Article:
Former NFL and Alabama fullback Kevin Turner died Thursday at the age of 46 after battling Lou Gehrig's disease.
Turner's father released a statement on Facebook announcing the death of the former Crimson Tide standout, which was also posted to the Kevin Turner Foundation's website.
Turner was drafted by the New England Patriots and went on to play for the Philadelphia Eagles from 1995-1999. He was diagnosed with the neurological disease ALS in 2010.
After the diagnosis Turner served as president of the Kevin Turner Foundation, which seeks to show the potential connections between repeated brain trauma and ALS in athletes. Amyotrophic lateral sclerosis causes muscle weakness, paralysis and eventually respiratory failure, according to the ALS Therapy Development Institute.
Turner was the lead plaintiff in a lawsuit against the NFL. A league official, Jeff Miller, senior vice president for health and safety, acknowledged earlier this month a link between football and brain disease as a U.S. appeals court reviews a potential $1 billion settlement that would cover about 20,000 retirees.
"I want our role to get through to the old school coaches and players that, you know, yeah you can play through a bruised shoulder or you know maybe a bruised elbow or whatever but concussions are serious," Turner said in the documentary "American Man" featured on the foundation's website. While helmets protect player's heads, they don't protect their brains, Turner said.
"I believe this is the most important thing I'll ever do in my life, other than raising my kids. This is by far bigger than any game or practice or tryout or whatever," he said.
Attorneys representing Turner and retired players issued statements Thursday evening, noting Turner's brain will be donated for research.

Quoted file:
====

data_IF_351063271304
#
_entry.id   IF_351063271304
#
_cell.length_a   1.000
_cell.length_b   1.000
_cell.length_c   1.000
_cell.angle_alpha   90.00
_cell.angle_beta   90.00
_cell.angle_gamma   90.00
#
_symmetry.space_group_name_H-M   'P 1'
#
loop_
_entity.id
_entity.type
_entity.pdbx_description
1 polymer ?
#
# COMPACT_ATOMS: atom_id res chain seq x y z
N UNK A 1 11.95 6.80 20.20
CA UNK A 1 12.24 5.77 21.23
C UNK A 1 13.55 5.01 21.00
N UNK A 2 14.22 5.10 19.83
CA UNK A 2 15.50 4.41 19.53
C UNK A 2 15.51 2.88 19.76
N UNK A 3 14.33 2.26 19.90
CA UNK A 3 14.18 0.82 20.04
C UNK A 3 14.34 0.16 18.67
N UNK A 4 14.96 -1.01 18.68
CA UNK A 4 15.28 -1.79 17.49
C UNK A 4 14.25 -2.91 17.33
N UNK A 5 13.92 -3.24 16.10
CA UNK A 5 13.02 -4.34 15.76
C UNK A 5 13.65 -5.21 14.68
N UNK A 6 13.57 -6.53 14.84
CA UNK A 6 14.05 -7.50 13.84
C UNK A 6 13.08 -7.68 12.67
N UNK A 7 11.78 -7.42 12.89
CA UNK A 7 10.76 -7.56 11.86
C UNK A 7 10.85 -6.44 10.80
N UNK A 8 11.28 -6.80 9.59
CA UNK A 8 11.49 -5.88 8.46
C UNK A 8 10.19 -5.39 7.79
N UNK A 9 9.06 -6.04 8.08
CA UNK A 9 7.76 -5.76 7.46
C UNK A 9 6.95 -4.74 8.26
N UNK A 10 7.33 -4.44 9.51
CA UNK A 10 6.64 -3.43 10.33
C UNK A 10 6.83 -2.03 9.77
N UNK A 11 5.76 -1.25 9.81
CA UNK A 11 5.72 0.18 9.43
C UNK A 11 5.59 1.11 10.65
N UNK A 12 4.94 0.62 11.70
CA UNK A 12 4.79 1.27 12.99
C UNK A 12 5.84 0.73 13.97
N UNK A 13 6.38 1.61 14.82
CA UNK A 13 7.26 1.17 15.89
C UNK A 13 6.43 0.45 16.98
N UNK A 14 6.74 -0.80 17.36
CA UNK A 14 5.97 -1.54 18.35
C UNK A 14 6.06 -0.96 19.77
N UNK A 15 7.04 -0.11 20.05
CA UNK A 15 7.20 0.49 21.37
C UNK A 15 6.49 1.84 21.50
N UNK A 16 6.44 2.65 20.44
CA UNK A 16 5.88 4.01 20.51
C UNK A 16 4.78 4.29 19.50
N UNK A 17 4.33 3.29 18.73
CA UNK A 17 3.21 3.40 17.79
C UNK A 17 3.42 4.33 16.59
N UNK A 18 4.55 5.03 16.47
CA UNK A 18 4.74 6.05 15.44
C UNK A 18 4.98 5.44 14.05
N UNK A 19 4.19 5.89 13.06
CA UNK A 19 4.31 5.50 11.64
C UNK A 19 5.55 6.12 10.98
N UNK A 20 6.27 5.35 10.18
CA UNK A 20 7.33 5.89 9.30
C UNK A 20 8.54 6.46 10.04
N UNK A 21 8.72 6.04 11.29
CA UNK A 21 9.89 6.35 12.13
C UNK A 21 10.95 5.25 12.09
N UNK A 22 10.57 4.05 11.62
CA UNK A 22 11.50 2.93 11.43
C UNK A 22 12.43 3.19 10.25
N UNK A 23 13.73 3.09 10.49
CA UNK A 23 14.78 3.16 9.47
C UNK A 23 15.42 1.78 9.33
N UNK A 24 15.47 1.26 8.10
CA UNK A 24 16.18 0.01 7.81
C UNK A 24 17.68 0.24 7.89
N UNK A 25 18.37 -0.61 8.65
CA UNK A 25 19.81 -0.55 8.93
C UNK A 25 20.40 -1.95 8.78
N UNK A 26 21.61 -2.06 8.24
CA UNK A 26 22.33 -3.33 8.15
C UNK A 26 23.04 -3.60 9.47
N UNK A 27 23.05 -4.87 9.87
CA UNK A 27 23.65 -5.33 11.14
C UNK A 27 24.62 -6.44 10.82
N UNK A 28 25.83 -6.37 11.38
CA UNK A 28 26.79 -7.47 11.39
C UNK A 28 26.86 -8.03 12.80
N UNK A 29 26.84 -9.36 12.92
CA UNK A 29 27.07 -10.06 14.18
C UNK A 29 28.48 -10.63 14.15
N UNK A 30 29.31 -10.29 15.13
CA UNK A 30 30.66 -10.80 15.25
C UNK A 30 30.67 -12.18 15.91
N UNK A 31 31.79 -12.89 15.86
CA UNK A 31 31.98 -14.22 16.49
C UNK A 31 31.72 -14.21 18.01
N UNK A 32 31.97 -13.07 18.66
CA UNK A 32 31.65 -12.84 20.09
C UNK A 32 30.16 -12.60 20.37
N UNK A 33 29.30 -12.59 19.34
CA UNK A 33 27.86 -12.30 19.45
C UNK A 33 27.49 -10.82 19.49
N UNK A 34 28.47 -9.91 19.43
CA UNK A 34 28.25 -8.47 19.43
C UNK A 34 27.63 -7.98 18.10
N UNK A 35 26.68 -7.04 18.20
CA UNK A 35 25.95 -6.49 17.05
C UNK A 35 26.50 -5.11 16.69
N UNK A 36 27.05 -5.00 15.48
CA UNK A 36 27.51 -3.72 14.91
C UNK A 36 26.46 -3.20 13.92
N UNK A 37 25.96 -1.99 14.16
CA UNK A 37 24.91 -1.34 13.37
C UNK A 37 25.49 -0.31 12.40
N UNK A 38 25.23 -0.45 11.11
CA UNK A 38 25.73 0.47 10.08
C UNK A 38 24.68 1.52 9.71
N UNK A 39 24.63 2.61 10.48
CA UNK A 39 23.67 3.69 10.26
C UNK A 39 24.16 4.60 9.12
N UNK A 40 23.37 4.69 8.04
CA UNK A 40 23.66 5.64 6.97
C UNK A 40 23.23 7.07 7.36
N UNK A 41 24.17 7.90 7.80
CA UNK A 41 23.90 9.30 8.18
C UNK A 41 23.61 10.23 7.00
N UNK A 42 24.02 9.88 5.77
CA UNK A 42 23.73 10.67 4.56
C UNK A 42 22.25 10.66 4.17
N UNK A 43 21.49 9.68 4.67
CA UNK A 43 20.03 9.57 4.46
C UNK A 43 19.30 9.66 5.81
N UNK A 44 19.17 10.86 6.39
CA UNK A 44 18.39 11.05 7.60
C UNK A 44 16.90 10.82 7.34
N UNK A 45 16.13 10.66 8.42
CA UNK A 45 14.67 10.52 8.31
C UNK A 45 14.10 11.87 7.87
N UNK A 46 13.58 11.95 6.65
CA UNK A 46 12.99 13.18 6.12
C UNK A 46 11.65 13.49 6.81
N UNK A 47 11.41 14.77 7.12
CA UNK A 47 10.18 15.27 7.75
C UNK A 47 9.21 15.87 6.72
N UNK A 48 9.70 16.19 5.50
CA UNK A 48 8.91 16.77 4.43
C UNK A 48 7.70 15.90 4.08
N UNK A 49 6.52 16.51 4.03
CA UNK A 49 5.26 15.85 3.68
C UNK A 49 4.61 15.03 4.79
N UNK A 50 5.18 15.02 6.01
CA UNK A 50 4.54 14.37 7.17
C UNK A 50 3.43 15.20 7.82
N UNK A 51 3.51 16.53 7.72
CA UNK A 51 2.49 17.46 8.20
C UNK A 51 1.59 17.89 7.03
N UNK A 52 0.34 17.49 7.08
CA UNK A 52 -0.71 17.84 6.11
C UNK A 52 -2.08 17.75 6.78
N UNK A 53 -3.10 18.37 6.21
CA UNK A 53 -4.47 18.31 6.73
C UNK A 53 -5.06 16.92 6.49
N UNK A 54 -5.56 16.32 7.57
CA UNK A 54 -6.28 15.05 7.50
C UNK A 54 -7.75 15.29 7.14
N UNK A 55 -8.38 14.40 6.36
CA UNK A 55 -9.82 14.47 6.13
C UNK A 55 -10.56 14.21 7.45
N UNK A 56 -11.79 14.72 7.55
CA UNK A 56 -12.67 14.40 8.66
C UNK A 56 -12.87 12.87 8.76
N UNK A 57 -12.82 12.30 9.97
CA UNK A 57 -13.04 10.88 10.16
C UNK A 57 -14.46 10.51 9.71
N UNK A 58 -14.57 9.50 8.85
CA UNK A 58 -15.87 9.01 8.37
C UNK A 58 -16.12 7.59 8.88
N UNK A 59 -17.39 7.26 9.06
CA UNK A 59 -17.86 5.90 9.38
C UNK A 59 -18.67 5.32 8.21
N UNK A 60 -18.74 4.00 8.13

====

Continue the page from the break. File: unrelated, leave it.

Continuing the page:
"Despite the difficulties he faced, he was always concerned about his NFL brothers and ensuring they had the care and support if faced with similar circumstances," said Steve Marks, Turner's attorney and an attorney for the NFL concussion settlement. "As selfless as Kevin was in life he is in death, as he agreed to donate his brain and spine for research into concussions and ALS. We will miss Kevin greatly, but know he is at peace."
Christopher Seeger, an attorney for the retired NFL player class plaintiffs, said: "Kevin selflessly fought for compensation and benefits for retired players who suffered from concussion-related illnesses by pushing to finalize the settlement. He was always concerned about the interests of the broader retired NFL player community — never himself — and worked tirelessly on their behalf so they could receive the care and support they needed."
Turner helped lead the Crimson Tide to a national championship title in 1992. University of Alabama Director of Athletics Bill Battle called Turner a "true warrior" in an emailed statement and said he had served as one of the team's captains.
"Kevin's spirit, his toughness, and his courage in life and on the football field inspired us all," Battle said.
Philadelphia Eagles Chairman and CEO Jeffrey Lurie recalled in a statement how excited the franchise was when Turner was signed in 1995.
"But as good of a football player as he was, he was even a better man. His high character, kindness and respectful nature stood out to me the most," Lurie said.
Head coach Doug Pederson — who played alongside Turner in 1999 — praised Turner's work ethic and said it didn't take long for him to realize how great of a leader the team had in Turner.
''I will always remember the great work his foundation did over the years and I will always remember the way he fought until the very end," Pederson said.